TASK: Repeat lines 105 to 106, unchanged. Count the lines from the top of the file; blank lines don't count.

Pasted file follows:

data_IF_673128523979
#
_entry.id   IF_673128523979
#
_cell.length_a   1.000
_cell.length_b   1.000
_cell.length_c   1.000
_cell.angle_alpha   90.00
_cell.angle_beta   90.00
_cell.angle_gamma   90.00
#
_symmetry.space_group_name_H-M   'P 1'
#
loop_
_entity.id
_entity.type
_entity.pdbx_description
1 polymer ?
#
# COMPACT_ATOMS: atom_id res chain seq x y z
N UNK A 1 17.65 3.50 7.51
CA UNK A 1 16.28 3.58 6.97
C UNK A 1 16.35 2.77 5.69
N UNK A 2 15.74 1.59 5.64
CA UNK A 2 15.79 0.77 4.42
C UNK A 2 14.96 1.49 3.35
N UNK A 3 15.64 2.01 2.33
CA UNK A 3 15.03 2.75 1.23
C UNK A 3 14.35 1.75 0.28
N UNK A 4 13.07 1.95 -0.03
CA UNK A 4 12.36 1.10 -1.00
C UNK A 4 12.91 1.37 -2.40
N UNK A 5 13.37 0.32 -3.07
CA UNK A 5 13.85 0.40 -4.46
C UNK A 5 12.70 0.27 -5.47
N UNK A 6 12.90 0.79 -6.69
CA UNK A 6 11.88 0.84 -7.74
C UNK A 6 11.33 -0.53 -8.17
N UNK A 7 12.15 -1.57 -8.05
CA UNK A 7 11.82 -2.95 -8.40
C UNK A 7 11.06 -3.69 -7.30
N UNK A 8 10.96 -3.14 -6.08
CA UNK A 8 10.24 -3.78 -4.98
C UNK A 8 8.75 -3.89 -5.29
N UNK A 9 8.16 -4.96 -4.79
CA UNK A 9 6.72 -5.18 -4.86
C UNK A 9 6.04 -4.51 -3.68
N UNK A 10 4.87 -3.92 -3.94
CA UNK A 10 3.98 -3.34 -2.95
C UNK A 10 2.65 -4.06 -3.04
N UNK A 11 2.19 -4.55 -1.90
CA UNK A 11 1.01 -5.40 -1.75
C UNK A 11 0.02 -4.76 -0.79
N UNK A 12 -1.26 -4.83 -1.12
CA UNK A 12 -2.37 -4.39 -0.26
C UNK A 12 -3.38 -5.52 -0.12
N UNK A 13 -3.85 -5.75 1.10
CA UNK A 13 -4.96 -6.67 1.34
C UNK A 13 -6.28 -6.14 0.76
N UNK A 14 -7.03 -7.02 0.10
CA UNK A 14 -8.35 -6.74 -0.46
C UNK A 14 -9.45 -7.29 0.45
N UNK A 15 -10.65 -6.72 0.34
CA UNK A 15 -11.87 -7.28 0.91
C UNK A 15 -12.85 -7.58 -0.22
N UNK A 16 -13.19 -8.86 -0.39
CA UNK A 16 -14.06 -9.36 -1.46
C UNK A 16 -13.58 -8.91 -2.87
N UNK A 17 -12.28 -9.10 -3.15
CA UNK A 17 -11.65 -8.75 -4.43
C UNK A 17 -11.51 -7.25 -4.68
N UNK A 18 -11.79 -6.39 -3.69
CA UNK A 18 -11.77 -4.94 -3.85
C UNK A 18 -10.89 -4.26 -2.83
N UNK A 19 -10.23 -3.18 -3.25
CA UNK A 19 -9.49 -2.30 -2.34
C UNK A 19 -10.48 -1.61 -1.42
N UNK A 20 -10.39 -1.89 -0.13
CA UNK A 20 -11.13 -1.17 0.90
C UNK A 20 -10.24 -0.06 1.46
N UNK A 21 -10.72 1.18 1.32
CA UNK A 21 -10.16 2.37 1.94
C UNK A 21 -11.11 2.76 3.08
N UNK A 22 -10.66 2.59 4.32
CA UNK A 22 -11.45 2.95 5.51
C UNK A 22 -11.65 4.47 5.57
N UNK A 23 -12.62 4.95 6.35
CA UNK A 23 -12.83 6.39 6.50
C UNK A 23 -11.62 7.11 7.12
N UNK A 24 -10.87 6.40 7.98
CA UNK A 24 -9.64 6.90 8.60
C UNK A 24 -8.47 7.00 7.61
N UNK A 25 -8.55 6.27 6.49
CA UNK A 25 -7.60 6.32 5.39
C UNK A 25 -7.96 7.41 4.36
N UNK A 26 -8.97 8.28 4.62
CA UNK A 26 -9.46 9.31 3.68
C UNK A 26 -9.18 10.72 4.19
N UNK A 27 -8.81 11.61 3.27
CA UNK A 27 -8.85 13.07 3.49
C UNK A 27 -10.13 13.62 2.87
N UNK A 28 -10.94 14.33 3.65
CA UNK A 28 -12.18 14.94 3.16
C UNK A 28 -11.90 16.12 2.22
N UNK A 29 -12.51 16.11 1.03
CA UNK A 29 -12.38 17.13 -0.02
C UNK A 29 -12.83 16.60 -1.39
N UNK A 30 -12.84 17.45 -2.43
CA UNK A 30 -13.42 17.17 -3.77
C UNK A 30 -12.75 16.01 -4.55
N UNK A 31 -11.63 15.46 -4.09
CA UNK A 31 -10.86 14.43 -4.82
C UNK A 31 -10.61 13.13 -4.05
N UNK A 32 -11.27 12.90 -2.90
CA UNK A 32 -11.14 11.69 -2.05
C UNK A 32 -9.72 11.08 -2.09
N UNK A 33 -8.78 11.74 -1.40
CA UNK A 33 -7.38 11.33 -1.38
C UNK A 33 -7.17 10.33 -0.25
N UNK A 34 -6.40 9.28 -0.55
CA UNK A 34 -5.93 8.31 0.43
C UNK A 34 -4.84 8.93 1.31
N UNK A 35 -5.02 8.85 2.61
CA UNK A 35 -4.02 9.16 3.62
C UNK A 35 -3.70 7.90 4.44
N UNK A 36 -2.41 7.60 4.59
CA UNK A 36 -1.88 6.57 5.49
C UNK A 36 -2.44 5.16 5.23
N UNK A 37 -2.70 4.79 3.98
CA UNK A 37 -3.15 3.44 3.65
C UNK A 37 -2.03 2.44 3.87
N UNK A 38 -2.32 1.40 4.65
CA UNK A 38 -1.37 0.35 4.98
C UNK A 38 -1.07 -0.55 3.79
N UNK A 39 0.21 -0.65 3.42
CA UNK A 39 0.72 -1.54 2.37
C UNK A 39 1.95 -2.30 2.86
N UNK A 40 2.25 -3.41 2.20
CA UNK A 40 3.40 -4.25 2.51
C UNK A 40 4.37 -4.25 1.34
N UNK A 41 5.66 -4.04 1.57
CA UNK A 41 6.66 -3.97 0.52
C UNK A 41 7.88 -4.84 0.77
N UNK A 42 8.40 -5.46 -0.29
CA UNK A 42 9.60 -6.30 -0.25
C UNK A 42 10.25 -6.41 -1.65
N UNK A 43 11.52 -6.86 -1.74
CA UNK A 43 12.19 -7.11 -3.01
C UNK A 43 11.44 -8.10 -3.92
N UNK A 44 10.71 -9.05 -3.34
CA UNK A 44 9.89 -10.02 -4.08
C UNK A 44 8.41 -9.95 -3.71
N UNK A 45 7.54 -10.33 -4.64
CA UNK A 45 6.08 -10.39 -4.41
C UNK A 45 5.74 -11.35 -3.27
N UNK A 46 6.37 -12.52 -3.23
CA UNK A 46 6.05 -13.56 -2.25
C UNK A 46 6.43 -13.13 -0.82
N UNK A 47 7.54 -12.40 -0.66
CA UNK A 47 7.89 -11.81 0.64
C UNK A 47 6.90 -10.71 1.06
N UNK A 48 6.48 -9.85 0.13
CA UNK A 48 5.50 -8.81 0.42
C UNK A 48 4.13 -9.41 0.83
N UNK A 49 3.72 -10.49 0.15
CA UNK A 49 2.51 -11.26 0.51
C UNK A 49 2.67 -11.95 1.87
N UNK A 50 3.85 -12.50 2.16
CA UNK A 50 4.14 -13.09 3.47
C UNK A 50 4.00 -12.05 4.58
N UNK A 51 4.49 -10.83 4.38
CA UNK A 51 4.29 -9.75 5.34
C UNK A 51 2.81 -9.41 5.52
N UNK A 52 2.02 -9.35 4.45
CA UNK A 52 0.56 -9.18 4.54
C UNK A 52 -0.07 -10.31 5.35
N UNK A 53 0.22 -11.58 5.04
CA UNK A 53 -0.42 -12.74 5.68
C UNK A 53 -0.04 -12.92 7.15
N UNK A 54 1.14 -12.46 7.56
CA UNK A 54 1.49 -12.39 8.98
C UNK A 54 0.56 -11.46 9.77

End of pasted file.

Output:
N UNK A 29 -12.51 16.11 1.03
CA UNK A 29 -12.38 17.13 -0.02